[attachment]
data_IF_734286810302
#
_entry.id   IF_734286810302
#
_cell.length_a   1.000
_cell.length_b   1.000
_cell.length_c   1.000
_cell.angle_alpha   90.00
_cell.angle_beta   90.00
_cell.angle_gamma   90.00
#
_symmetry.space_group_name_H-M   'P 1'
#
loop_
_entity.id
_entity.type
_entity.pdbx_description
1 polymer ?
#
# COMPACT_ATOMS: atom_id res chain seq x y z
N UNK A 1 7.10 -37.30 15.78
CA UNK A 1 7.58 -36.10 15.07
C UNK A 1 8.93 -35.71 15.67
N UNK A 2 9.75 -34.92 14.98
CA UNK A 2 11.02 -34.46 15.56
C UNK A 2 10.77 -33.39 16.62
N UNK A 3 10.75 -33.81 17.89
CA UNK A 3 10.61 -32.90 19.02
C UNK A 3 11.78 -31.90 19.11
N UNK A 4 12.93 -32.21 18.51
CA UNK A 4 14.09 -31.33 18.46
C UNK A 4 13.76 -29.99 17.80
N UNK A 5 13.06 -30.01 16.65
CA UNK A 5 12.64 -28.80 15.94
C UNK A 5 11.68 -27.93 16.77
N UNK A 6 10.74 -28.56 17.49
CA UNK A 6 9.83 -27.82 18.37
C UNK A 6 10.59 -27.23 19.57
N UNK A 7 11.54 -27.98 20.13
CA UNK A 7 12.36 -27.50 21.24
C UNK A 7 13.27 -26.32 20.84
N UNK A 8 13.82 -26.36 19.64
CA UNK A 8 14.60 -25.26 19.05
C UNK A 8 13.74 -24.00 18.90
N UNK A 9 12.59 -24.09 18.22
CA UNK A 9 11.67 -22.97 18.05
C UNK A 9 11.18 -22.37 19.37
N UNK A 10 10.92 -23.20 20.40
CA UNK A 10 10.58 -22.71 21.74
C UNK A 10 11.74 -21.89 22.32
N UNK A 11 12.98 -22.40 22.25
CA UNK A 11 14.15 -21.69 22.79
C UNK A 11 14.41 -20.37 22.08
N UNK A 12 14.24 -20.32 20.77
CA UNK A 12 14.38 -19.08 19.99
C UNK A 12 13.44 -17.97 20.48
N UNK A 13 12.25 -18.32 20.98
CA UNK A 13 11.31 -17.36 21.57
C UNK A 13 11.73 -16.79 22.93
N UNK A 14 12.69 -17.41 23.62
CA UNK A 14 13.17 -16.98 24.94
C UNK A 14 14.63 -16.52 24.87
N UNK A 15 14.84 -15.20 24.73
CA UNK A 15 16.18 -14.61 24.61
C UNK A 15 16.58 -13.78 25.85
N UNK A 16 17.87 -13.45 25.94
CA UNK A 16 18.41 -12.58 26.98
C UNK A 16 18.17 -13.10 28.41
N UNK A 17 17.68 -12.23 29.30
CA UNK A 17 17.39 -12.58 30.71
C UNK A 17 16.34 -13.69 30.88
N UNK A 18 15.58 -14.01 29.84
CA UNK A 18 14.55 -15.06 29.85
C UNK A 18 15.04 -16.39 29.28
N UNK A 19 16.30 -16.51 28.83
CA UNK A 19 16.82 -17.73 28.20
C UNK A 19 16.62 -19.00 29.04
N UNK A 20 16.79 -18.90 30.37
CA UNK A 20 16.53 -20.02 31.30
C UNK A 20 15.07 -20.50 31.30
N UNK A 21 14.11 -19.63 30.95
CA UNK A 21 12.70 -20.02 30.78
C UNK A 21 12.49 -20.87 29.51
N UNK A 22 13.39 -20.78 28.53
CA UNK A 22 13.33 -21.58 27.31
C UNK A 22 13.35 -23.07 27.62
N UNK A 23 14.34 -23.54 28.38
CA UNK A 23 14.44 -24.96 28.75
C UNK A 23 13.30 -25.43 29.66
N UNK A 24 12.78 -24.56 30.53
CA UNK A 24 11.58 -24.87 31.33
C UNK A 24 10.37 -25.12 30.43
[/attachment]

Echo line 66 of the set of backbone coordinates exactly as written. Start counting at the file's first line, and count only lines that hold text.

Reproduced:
N UNK A 16 17.87 -13.45 25.94